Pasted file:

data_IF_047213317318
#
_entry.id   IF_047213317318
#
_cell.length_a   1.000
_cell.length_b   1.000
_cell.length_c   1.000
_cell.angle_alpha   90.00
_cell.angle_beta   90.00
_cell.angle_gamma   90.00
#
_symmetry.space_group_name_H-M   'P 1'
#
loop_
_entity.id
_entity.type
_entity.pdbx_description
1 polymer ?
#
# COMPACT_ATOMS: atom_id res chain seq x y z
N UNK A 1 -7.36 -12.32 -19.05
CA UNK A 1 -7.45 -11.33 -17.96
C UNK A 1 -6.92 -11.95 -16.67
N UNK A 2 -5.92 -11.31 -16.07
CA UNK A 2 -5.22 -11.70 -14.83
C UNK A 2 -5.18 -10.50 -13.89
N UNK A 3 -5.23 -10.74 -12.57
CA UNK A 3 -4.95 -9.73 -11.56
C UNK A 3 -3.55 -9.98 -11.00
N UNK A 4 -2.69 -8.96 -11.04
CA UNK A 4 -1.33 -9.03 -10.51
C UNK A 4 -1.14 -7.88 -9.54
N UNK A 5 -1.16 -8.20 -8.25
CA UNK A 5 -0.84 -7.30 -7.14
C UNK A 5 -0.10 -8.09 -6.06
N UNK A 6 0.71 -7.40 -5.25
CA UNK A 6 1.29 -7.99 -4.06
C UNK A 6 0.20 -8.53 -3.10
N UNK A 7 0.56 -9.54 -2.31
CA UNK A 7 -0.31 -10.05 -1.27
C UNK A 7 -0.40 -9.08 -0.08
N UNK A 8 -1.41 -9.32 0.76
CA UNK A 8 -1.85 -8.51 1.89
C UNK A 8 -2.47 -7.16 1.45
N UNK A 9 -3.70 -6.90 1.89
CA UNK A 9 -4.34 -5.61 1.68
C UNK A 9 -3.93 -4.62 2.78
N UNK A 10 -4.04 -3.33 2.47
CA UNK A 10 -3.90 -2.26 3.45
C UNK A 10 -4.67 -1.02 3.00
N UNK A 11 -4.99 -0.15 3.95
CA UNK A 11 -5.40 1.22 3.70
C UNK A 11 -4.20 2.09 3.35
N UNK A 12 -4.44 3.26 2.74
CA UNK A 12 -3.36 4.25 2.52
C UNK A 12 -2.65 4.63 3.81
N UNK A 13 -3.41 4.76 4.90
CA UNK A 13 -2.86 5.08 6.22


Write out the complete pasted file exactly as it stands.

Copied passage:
data_IF_047213317318
#
_entry.id   IF_047213317318
#
_cell.length_a   1.000
_cell.length_b   1.000
_cell.length_c   1.000
_cell.angle_alpha   90.00
_cell.angle_beta   90.00
_cell.angle_gamma   90.00
#
_symmetry.space_group_name_H-M   'P 1'
#
loop_
_entity.id
_entity.type
_entity.pdbx_description
1 polymer ?
#
# COMPACT_ATOMS: atom_id res chain seq x y z
N UNK A 1 -7.36 -12.32 -19.05
CA UNK A 1 -7.45 -11.33 -17.96
C UNK A 1 -6.92 -11.95 -16.67
N UNK A 2 -5.92 -11.31 -16.07
CA UNK A 2 -5.22 -11.70 -14.83
C UNK A 2 -5.18 -10.50 -13.89
N UNK A 3 -5.23 -10.74 -12.57
CA UNK A 3 -4.95 -9.73 -11.56
C UNK A 3 -3.55 -9.98 -11.00
N UNK A 4 -2.69 -8.96 -11.04
CA UNK A 4 -1.33 -9.03 -10.51
C UNK A 4 -1.14 -7.88 -9.54
N UNK A 5 -1.16 -8.20 -8.25
CA UNK A 5 -0.84 -7.30 -7.14
C UNK A 5 -0.10 -8.09 -6.06
N UNK A 6 0.71 -7.40 -5.25
CA UNK A 6 1.29 -7.99 -4.06
C UNK A 6 0.20 -8.53 -3.10
N UNK A 7 0.56 -9.54 -2.31
CA UNK A 7 -0.31 -10.05 -1.27
C UNK A 7 -0.40 -9.08 -0.08
N UNK A 8 -1.41 -9.32 0.76
CA UNK A 8 -1.85 -8.51 1.89
C UNK A 8 -2.47 -7.16 1.45
N UNK A 9 -3.70 -6.90 1.89
CA UNK A 9 -4.34 -5.61 1.68
C UNK A 9 -3.93 -4.62 2.78
N UNK A 10 -4.04 -3.33 2.47
CA UNK A 10 -3.90 -2.26 3.45
C UNK A 10 -4.67 -1.02 3.00
N UNK A 11 -4.99 -0.15 3.95
CA UNK A 11 -5.40 1.22 3.70
C UNK A 11 -4.20 2.09 3.35
N UNK A 12 -4.44 3.26 2.74
CA UNK A 12 -3.36 4.25 2.52
C UNK A 12 -2.65 4.63 3.81
N UNK A 13 -3.41 4.76 4.90
CA UNK A 13 -2.86 5.08 6.22